Guess I won’t be giving away any organic paper products on this blog. Sorry to disappoint, FFFs.
Still, the overall experience at BlogHer was positive. Where else could lactivist bloggers and formula feeding bloggers (er, blogger, singular) snack on mid-afternoon hummus, side by side? Where else could you see a beautiful AP goddess making her way through a wine party at 11pm, nursing a toddler (I honestly have so much awe for people who can nurse on the go, considering I have a tough time walking and chewing gum) as she walked towards the dessert table, and have a childless fashion blogger step aside in awe of her earth-mother power? Where else could I have learned that it’s not only formula feeding bloggers who receive hate mail and nasty comments, but also kickass women who let their 5-year-olds dress up like Daphne? (The cutest Daphne I’ve ever seen, by the by…)
Seeing each other in flesh and blood is interesting. Many people were cuter in person than I’d imagined, others were older/younger/weirder/cooler. I got confirmation that many bloggers are incredibly uncomfortable in social situations. But overall, everyone was oddly polite. It’s one thing to be opinionated and critical behind the safety of a computer keyboard, another to talk sh_t when you’re behind your arch-nemesis in the taco line. There’s that old internet adage about only saying things online that you would say to someone’s face, and BlogHer brings that to a whole new level.
I’m not saying everyone sat around singing Kumbaya. It was still divisive, and like stayed with like – I stayed with the skeptic/moderate/blogosphere pariah crew; most of the moms wearing sling babies stuck together (and many brought husbands. I could learn a thing or two from these women. My husband would never agree to follow me around a blogging conference like a glorified sherpa). And considering I could only scrounge up enough cash for a one-day pass, I am barely qualified to weigh in on the festivities.
I did have a revelation, though: I don’t really consider myself a “blogger”. I didn’t feel legitimate, surrounded by all these incredibly savvy social media pros. I started blogging because I was lonely, being the only formula feeder in my social circle, and pissed off at the inaccuracy of the information I’d been given about breastfeeding. I never thought about FFF as a business, or considered taking ads, or gave a damn about SEO.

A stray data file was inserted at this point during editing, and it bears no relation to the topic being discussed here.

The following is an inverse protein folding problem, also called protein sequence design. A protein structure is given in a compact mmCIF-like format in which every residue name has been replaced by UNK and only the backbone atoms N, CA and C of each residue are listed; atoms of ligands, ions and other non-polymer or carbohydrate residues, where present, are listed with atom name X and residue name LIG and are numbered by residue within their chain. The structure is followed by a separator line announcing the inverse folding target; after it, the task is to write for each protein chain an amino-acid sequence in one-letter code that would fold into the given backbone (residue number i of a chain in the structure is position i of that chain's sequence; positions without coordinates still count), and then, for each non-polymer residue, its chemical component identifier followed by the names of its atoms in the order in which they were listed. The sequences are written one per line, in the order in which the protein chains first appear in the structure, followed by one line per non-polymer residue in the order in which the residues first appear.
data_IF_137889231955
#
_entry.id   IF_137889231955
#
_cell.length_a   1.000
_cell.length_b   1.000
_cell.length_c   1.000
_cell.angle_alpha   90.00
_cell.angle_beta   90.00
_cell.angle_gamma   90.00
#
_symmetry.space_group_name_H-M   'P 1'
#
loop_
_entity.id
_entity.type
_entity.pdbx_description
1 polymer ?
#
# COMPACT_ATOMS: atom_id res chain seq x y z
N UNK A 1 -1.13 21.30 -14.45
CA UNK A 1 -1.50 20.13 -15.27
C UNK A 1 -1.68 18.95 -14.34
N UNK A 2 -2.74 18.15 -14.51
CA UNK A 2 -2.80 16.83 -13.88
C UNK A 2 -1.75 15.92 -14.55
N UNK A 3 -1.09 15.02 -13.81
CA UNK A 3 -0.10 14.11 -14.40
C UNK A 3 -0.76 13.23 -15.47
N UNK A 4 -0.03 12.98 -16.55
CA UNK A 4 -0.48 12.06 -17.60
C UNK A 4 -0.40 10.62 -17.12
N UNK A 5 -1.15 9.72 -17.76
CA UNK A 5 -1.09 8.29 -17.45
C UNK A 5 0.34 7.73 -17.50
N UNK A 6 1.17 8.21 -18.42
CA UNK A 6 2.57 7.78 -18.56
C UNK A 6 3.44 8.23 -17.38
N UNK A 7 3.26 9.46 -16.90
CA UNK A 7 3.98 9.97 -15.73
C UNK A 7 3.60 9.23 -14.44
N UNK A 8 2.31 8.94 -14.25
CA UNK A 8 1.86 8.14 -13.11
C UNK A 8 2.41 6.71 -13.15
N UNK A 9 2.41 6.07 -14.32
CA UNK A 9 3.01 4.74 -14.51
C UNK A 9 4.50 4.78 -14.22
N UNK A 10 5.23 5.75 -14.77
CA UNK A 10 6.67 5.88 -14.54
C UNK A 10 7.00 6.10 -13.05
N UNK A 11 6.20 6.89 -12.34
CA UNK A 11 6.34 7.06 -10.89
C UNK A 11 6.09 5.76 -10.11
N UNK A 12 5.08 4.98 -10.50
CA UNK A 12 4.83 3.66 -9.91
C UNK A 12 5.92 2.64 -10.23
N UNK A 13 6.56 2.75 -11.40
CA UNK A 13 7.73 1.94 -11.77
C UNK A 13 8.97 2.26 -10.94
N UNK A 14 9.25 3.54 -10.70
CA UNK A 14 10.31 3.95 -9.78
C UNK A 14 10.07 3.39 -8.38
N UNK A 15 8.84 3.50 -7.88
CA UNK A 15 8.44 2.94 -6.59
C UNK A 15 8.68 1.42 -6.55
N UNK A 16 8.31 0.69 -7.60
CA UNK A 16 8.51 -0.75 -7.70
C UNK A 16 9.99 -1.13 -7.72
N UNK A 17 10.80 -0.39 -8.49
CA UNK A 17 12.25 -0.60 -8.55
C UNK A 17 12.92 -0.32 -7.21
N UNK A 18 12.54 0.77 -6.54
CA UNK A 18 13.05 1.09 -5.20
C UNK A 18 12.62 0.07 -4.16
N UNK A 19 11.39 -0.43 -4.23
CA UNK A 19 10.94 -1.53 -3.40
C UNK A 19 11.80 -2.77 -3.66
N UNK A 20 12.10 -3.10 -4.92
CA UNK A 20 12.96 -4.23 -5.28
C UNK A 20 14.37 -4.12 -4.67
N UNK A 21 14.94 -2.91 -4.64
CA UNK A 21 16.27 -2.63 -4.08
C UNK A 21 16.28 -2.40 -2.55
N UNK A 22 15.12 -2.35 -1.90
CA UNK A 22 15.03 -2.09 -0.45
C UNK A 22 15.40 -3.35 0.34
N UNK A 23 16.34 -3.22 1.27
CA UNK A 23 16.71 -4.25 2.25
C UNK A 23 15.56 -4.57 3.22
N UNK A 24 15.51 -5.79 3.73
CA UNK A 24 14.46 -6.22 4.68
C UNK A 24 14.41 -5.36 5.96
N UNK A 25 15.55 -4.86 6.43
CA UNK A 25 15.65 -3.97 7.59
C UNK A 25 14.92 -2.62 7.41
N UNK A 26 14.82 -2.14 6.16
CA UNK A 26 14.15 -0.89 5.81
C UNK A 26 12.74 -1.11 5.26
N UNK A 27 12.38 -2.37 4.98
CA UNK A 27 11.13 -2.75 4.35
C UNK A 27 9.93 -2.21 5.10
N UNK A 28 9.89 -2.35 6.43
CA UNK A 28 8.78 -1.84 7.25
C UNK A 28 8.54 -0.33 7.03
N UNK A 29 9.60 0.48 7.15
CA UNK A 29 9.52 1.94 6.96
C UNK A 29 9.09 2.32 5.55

That has to change. I’m realizing more and more that what used to be a single voice in the blogosphere has now become a mere cog in a rapidly evolving wheel. Formula feeding support is popping up everywhere, and while I think this is a beautiful thing, I also know that I need to step it up a notch to stay relevant.
On the other hand, I don’t want FFF to lose its focus or its voice, nor do I want to lose mine. That has become a fear of mine, due to recent events which I unfortunately can’t discuss (yet). So I promise you that even if I start taking this blogging thing more seriously, the worst that happens is you see me being more self-promoting around the interwebz to drive more traffic here; I may have to change the titles of my posts to please the SEO gods; and if anyone is ever willing to be associate with us near-do-wells, I might accept some advertising (hey, if Best for Babes can do it, so can I).
And thus concludes my obligatory BlogHer11 post. Consider it my lame attempt at “pledging” the blogging sorority.